BFI London Film Festival presents Last Night in Soho; in cinemas nationwide from October 29th
Edgar Wright has dabbled in horror for a long time. For example, Shaun of the Dead is a valentine to the zombie genre, while Hot Fuzz is a part-slasher part-Wicker Man journey. However, Wright has never fully embraced the genre due to a postmodern, self-aware style that has prevented any genuine scares or shocks. Therefore when Wright announced his first post-Baby Driver project to be a horror, many of us became feverishly excited for what delightful frights Wright had in store. His hints of a Don’t Look Now tone and style deliciously mixed with the vibrant swinging sixties creating a possible modern/period horror that paid homage to its elders. But while Last Night in Soho indeed drips style in abundance, it is perhaps a little too abundant.
Thomasin McKenzie plays a country bumpkin named Eloise, a Cornish girl with an undisclosed sixth sense who is obsessed with all things 1960s, especially fashion. Eloise’s quiet reserve and slightly awkward demeanour are skilfully reflected in McKenzie’s portrayal, like a country mouse overcome by the sheer magnitude of the capital. But, while the city may be overwhelming, the people are less so. Here Synnøve Karlsen’s infinitely-grating Jocasta is a hilariously relatable ‘it’ girl with a fatal diagnosis of central character syndrome. Meanwhile, we have newcomer Michael Ajao’s, John, the romantic foil to Jocasta. However, both seem deliberately employed to move the narrative along, counter-acting each other to push Eloise further. Here it appears that everyone introduced in Wright’s first act is a narrative chess piece that he can manipulate to get us to where we need to go.
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As we enter London’s swinging sixties in all its glory, we quickly find Wright’s playground of choice. Here neon lights and nightclub stages are draped in a Giallo-Esque glow; the melodically enchanting ‘60s soundtrack, filling us with a deep sense of nostalgia, with Wright deliberately playing on both Eloise’s and the audiences love of a swinging decade. And when Anya Taylor-Joy appears, it is a revelation – everything about her screams ‘60s movie starlet, perfectly encapsulating her character Sandie without uttering a word. Her presence grips you like a velvet vice that has us bewitched by her every move and sentence.
Something about Taylor-Joy has encapsulated the world, and Wright seems to amplify this in Soho, understanding the theatrical weapon she is. It’s surprising to believe she was once interested in the role of Eloise. After all, both McKenzie and Taylor-Joy seem so perfect in their respective roles that imagining Taylor-Joy as Eloise is impossible.
Chung Chung-hoon’s cinematography captures the psychological melding of Eloise and Sandie through a mirrored doubling, a psychological Duck Soup gag. Here Chung-hoon gradually warps his funhouse trick into a transparent cage, locking Eloise and Sandie away from one another. This is where Wright’s kinetic style picks up once more, if only fleetingly. Taylor Joy’s dance with the nefarious Jack (Matt Smith) throwing Eloise in and taking her out with every sway in a visually exciting tour de force. However, when Eloise’s psychological grip begins to weaken, Chung-hoon leans in as colours scream and bleed down the screen, shots kaleidoscoping into a hundred iterations of themselves. Meanwhile, as Sandie starts to lose her grip on reality, the visual feast steps up a gear, with scenes blurring into one another, fighting each other for their moment.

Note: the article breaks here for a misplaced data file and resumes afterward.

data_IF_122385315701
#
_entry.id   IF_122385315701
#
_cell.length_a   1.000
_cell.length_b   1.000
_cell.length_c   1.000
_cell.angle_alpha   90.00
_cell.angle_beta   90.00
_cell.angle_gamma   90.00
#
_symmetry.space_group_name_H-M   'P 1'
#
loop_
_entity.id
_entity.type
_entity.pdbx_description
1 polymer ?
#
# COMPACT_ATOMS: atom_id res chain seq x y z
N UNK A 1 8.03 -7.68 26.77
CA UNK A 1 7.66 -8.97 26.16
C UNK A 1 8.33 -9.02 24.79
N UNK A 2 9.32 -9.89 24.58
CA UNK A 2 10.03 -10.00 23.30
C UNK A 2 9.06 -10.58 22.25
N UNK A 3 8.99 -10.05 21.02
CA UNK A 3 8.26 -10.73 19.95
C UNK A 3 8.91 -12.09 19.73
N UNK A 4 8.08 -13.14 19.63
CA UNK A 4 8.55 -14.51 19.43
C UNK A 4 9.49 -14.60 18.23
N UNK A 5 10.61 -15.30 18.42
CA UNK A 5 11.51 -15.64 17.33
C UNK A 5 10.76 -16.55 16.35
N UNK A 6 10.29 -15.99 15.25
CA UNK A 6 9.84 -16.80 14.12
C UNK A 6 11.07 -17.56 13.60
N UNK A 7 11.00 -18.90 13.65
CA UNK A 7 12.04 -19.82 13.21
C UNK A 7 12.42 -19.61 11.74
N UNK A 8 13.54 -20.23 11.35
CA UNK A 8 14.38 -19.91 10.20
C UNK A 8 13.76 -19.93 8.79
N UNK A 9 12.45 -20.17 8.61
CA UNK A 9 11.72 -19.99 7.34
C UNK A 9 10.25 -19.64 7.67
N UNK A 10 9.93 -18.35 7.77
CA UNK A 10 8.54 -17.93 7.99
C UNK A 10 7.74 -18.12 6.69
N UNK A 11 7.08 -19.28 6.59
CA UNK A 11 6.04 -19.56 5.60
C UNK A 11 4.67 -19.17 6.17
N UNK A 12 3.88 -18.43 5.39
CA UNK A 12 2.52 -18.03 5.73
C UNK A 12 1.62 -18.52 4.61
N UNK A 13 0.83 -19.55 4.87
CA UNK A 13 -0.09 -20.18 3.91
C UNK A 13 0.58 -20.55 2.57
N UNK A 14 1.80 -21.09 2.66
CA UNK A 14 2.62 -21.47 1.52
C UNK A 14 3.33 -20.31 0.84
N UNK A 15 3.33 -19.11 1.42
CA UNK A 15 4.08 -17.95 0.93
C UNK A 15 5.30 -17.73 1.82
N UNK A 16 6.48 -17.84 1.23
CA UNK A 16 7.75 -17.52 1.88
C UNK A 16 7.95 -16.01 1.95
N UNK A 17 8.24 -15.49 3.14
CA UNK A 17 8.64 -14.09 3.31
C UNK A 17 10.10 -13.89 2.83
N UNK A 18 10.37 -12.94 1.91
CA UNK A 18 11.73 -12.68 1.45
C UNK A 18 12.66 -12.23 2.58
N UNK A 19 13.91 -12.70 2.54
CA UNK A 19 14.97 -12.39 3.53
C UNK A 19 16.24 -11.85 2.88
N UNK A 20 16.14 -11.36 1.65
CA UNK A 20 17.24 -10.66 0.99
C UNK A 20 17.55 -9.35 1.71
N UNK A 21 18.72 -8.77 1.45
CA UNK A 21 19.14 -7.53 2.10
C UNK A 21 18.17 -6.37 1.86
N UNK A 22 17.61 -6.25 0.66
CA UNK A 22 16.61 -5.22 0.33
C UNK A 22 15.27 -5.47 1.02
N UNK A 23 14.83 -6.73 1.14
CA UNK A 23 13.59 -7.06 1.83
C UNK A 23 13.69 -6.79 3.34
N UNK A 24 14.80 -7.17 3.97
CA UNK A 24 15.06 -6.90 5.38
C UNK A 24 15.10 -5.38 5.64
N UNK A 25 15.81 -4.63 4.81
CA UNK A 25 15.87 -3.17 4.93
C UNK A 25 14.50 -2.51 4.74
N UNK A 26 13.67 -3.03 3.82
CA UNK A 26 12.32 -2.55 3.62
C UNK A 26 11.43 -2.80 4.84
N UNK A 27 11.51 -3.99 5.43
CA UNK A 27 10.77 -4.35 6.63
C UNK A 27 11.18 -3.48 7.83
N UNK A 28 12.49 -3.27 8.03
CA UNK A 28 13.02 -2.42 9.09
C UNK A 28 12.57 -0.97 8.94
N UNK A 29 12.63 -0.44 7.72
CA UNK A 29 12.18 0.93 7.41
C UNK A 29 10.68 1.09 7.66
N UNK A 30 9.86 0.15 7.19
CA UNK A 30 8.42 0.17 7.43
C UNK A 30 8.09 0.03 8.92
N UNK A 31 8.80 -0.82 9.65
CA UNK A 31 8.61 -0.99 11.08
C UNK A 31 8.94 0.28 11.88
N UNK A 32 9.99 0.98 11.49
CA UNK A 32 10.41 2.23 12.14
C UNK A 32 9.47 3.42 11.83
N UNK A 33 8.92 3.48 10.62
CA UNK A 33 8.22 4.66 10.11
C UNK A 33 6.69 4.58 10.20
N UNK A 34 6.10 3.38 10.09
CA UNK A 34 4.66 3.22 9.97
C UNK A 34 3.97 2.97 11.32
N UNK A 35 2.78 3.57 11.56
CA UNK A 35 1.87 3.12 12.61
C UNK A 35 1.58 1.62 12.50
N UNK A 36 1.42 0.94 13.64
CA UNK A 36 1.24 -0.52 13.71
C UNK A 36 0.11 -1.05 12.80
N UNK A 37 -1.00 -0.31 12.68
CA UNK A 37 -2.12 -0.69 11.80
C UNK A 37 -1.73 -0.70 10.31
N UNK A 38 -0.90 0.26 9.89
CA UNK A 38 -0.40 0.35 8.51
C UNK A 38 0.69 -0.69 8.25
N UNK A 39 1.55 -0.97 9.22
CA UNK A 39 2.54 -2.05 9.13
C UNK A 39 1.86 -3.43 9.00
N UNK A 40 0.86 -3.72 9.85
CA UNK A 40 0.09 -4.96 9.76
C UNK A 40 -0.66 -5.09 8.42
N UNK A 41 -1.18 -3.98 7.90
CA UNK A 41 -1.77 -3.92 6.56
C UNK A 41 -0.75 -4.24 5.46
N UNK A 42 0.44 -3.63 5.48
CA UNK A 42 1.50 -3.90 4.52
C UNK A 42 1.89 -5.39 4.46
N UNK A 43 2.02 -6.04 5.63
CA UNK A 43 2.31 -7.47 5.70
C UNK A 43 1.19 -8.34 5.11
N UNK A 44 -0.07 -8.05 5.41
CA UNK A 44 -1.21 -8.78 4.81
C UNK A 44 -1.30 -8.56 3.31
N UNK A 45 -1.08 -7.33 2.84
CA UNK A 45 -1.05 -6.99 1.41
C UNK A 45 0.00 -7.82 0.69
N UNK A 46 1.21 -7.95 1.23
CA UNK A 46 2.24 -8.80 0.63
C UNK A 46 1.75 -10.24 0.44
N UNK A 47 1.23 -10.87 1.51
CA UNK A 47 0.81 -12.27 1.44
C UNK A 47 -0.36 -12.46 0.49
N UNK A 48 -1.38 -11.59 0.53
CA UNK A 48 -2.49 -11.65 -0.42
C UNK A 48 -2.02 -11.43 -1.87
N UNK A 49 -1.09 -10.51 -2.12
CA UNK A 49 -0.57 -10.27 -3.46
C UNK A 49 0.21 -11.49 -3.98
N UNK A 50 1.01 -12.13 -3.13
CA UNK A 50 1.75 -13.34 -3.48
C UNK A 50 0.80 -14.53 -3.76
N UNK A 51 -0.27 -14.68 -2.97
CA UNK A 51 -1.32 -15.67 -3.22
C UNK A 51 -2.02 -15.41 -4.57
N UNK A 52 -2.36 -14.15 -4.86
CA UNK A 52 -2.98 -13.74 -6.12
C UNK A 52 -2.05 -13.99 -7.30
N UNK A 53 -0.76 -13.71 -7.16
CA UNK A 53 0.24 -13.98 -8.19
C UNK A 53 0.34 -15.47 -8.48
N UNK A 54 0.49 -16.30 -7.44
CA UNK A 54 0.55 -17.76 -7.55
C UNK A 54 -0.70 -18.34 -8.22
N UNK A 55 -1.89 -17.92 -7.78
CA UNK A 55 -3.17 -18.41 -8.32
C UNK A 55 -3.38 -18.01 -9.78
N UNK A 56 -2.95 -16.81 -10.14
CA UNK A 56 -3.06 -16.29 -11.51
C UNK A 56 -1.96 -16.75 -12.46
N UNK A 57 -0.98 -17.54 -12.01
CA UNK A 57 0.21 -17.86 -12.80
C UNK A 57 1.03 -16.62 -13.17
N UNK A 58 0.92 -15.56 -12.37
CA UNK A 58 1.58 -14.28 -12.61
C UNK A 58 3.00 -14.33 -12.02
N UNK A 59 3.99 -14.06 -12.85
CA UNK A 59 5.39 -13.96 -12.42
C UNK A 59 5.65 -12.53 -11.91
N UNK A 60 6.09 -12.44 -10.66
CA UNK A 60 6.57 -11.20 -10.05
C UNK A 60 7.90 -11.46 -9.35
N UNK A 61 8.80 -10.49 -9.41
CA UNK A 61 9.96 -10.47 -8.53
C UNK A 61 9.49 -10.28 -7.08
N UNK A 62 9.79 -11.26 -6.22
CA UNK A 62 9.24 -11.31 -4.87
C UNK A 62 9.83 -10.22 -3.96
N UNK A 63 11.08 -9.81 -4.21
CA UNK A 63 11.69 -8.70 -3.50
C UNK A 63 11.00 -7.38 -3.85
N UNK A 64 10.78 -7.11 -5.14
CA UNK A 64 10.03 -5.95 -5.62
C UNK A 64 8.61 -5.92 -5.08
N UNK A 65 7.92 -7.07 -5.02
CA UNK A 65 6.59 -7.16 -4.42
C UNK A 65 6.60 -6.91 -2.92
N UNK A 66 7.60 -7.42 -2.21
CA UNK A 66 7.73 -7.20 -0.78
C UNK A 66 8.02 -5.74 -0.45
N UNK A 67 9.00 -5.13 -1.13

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Last Night in Soho is a deliberate attempt from Wright to break out of the mould, as he sheds his hyper-kinetic style, as well as placing a woman as his lead for the first-ever time. It’s always refreshing to see a director attempt to break new ground, however in doing so, Wright loses his punchy dynamism and adopts a simplistic script. Here, Eloise, is the subject of the classic ‘is this happening to her or is it just mental illness?’, a slightly tired trademark of modern horror. Meanwhile, many aspects of Eloise lack a dedicated voice, such as her sixth sense – how can she see her mother, why is she even there?
Ultimately Wright’s penchant for a hedonistic and whimsical sixties style leaves him unable to justify the endgame of Last Night in Soho. Here many of the narrative beats are clear from a mile away, whilst others leave you scratching your head as to their point beyond a quick ‘oh, wow!’ Much of the true horror held within Last Night in Soho comes from a direction that feels at times uncomfortable and not Wright’s place to tread. Those who are aware of Soho’s history will understand what I am alluding to. It’s pretty unusual for a director with a deep understanding of genre conventions and stereotypes to fall into those same cliches and tropes.
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Unfortunately, Last Night in Soho is not the Soho spooktacular that I had been hoping for. Instead, it feels like a love letter to the sixties from a director who rushed into an idea before it was ready. For me, this makes Last Night in Soho Wright’s weakest feature, but it’s by no means a bad film. In a way, it’s a perfect metaphor for a night out in Soho – your evening starting with an exciting sense of anticipation. But following one too many overpriced cocktails, the night is over before it’s begun.